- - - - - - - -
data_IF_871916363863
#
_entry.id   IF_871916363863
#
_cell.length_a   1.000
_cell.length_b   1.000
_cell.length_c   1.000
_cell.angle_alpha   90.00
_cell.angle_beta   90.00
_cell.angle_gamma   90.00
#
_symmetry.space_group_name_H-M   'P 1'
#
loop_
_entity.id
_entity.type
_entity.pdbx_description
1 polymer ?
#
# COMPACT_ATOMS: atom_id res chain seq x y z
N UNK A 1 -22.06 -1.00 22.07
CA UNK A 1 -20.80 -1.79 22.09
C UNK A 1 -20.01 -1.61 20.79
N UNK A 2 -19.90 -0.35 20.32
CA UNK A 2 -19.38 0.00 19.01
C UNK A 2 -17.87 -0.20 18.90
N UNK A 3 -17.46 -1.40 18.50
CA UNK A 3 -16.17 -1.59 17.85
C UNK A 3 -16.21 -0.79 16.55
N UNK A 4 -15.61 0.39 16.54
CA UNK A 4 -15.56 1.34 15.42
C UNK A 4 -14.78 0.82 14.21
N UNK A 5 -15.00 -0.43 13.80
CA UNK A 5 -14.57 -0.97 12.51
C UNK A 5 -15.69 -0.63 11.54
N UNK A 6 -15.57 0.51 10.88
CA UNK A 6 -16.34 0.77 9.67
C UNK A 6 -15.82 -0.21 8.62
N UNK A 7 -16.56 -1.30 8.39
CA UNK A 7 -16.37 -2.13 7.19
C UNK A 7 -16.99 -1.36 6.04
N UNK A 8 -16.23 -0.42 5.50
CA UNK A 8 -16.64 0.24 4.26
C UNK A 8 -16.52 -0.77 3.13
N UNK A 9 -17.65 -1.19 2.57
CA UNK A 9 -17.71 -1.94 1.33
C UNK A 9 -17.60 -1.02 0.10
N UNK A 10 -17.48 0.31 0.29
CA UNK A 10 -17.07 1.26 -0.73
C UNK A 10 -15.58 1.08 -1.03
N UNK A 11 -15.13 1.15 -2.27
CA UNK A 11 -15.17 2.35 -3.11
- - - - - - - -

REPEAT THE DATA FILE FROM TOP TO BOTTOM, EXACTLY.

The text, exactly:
data_IF_871916363863
#
_entry.id   IF_871916363863
#
_cell.length_a   1.000
_cell.length_b   1.000
_cell.length_c   1.000
_cell.angle_alpha   90.00
_cell.angle_beta   90.00
_cell.angle_gamma   90.00
#
_symmetry.space_group_name_H-M   'P 1'
#
loop_
_entity.id
_entity.type
_entity.pdbx_description
1 polymer ?
#
# COMPACT_ATOMS: atom_id res chain seq x y z
N UNK A 1 -22.06 -1.00 22.07
CA UNK A 1 -20.80 -1.79 22.09
C UNK A 1 -20.01 -1.61 20.79
N UNK A 2 -19.90 -0.35 20.32
CA UNK A 2 -19.38 0.00 19.01
C UNK A 2 -17.87 -0.20 18.90
N UNK A 3 -17.46 -1.40 18.50
CA UNK A 3 -16.17 -1.59 17.85
C UNK A 3 -16.21 -0.79 16.55
N UNK A 4 -15.61 0.39 16.54
CA UNK A 4 -15.56 1.34 15.42
C UNK A 4 -14.78 0.82 14.21
N UNK A 5 -15.00 -0.43 13.80
CA UNK A 5 -14.57 -0.97 12.51
C UNK A 5 -15.69 -0.63 11.54
N UNK A 6 -15.57 0.51 10.88
CA UNK A 6 -16.34 0.77 9.67
C UNK A 6 -15.82 -0.21 8.62
N UNK A 7 -16.56 -1.30 8.39
CA UNK A 7 -16.37 -2.13 7.19
C UNK A 7 -16.99 -1.36 6.04
N UNK A 8 -16.23 -0.42 5.50
CA UNK A 8 -16.64 0.24 4.26
C UNK A 8 -16.52 -0.77 3.13
N UNK A 9 -17.65 -1.19 2.57
CA UNK A 9 -17.71 -1.94 1.33
C UNK A 9 -17.60 -1.02 0.10
N UNK A 10 -17.48 0.31 0.29
CA UNK A 10 -17.07 1.26 -0.73
C UNK A 10 -15.58 1.08 -1.03
N UNK A 11 -15.13 1.15 -2.27
CA UNK A 11 -15.17 2.35 -3.11